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What explains the stock market's reaction to Federal Reserve policy?

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  • Ben Bernanke
  • Kenneth N. Kuttner

Abstract

This paper analyzes the impact of unanticipated changes in the Federal funds target on equity prices, with the aim of both estimating the size of the typical reaction, and understanding the reasons for the market's response. On average over the May 1989 to December 2001 sample, a "typical" unanticipated 25 basis point rate cut has been associated with a 1.3 percent increase in the S&P 500 composite index. The estimated response varies considerably across industries, with the greatest sensitivity observed in cyclical industries like construction, and the smallest in mining and utilities. Very little of the market's reaction can be attributed to policy's effects on the real rate of interest or future dividends, however. Instead, most of the response of the current excess return on equities can be traced to policy's impact on expected future excess returns.

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Bibliographic Info

Article provided by Federal Reserve Bank of San Francisco in its journal Proceedings.

Volume (Year): (2003)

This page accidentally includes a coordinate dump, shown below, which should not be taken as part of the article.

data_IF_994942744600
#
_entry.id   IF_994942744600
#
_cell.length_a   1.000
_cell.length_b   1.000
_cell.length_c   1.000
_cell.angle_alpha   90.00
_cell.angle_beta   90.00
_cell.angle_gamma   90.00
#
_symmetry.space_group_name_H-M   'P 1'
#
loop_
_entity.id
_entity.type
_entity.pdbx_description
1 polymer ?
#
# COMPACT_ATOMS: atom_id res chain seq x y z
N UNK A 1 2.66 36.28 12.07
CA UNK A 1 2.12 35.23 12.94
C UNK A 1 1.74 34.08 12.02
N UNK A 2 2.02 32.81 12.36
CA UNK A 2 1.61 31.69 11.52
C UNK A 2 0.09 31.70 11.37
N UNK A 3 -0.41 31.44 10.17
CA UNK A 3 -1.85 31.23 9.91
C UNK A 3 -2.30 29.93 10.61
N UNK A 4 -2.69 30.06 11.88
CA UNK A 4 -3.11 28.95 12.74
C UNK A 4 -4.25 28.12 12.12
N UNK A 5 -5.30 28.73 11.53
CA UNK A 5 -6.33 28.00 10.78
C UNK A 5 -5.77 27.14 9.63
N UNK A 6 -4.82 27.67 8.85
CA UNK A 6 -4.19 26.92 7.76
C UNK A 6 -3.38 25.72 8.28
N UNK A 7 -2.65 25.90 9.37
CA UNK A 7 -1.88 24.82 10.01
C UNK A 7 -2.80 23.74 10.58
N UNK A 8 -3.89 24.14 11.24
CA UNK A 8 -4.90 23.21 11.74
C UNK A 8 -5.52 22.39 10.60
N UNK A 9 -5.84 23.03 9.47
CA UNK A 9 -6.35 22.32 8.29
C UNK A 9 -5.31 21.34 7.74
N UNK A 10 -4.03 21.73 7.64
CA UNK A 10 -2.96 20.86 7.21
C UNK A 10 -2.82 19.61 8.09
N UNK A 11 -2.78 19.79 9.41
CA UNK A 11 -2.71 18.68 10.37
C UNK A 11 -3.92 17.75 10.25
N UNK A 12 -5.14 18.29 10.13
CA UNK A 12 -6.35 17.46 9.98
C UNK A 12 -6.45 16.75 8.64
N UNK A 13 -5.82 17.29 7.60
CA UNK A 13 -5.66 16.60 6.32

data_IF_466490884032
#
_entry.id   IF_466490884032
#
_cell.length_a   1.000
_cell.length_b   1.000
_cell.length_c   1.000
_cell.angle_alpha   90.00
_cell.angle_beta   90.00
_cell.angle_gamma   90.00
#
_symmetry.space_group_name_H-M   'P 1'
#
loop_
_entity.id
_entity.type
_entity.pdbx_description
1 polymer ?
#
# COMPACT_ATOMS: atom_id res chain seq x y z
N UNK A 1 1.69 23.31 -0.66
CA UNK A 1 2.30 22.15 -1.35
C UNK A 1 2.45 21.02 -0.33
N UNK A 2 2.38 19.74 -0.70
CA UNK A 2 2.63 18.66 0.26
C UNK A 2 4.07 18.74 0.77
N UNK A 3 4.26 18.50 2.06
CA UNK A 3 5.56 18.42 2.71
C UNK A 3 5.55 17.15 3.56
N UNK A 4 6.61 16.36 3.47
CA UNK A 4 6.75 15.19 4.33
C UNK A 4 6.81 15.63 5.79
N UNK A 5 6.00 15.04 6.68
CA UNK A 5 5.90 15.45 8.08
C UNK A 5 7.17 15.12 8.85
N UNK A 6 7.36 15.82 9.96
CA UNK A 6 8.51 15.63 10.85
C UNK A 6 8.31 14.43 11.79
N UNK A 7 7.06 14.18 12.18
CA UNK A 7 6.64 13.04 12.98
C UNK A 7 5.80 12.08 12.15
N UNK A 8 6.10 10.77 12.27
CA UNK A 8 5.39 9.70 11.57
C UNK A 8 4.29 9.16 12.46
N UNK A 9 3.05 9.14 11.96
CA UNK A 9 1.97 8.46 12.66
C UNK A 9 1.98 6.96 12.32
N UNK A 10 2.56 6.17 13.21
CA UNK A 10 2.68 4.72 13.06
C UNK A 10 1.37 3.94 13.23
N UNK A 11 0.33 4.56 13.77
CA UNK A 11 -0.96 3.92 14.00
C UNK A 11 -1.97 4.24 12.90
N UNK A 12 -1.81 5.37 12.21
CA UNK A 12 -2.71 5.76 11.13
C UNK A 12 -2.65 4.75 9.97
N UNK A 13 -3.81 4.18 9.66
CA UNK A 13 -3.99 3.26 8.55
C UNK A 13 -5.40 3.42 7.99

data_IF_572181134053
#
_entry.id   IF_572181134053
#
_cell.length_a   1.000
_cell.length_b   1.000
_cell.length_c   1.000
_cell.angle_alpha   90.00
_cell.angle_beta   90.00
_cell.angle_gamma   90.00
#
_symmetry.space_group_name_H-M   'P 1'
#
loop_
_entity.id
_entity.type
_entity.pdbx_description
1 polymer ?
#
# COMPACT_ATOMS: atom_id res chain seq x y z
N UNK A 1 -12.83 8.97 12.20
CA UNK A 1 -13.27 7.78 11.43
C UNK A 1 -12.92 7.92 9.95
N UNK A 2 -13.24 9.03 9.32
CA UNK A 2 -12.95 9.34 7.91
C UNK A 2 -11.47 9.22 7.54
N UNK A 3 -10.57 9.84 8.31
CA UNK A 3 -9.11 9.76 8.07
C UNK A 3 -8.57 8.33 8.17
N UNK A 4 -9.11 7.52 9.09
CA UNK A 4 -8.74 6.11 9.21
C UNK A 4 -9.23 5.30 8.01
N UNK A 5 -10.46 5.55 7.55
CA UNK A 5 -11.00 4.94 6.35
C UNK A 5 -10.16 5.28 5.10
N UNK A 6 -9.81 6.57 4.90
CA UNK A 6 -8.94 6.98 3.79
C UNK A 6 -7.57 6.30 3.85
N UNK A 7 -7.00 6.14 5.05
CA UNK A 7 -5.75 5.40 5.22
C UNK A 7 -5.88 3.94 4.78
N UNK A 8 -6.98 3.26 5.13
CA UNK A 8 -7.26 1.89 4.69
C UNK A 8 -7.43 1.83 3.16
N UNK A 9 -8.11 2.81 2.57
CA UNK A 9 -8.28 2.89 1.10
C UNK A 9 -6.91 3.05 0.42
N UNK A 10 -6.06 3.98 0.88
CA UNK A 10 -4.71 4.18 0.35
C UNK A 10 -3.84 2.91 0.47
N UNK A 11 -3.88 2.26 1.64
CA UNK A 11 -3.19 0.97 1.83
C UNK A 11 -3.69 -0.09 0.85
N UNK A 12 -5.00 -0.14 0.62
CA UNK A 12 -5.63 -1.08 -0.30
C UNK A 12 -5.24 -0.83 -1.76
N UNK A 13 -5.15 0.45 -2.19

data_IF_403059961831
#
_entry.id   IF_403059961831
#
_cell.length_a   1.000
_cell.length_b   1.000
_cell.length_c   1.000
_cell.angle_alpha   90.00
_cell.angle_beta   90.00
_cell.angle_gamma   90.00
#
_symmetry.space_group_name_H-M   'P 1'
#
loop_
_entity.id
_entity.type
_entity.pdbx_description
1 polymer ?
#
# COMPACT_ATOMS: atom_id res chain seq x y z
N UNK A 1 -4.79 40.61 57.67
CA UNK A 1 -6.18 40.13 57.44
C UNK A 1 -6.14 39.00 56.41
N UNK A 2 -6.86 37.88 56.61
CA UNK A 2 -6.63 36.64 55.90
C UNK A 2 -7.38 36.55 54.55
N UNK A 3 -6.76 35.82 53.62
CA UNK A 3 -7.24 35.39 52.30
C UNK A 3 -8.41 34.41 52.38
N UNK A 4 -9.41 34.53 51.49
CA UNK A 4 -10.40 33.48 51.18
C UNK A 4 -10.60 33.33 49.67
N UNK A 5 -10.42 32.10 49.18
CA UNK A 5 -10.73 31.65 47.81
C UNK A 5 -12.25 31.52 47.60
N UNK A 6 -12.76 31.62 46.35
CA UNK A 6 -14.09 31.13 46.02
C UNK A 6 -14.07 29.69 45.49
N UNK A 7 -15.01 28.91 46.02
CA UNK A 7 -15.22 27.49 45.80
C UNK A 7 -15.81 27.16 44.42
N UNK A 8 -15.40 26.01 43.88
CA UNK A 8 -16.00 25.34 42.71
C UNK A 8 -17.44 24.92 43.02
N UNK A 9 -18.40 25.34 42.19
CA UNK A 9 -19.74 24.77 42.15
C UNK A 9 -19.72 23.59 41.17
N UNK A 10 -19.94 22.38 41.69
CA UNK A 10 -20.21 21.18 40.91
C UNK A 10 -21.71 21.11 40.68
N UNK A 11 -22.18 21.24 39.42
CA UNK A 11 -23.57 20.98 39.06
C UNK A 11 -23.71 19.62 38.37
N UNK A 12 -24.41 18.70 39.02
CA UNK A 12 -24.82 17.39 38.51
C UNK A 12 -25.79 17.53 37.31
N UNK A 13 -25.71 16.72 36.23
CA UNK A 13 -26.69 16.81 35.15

Issue (Month): Mar ()
Pages:

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Handle: RePEc:fip:fedfpr:y:2003:i:mar:x:1

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  1. Kenneth N. Kuttner, 2000. "Monetary policy surprises and interest rates: evidence from the Fed funds futures markets," Staff Reports 99, Federal Reserve Bank of New York.
  2. Refet S. G├╝rkaynak & Brian Sack & Eric Swanson, 2002. "Market-based measures of monetary policy expectations," Finance and Economics Discussion Series 2002-40, Board of Governors of the Federal Reserve System (U.S.).
  3. Willem Thorbecke, 1998. "On Stock Market Returns and Monetary Policy," Macroeconomics 9812009, EconWPA.
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  5. Goto, Shingo, 2000. "The Fed's Effect on Excess Returns and Inflation is Much Bigger Than You Think," University of California at Los Angeles, Anderson Graduate School of Management qt04f1z5hb, Anderson Graduate School of Management, UCLA.
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  12. Faust Jon & Swanson Eric T & Wright Jonathan H, 2004. "Do Federal Reserve Policy Surprises Reveal Superior Information about the Economy?," The B.E. Journal of Macroeconomics, De Gruyter, vol. 4(1), pages 1-31, October.
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  17. William Poole & Robert H & Rasche & Daniel L. Thornton, 2002. "Market anticipations of monetary policy actions," Review, Federal Reserve Bank of St. Louis, issue Jul, pages 65-94.
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  23. d'Amico, Stefania & Mira Farka, 2003. "The Fed and Stock Market: A Proxy and Instrumental Variable Identification," Royal Economic Society Annual Conference 2003 52, Royal Economic Society.
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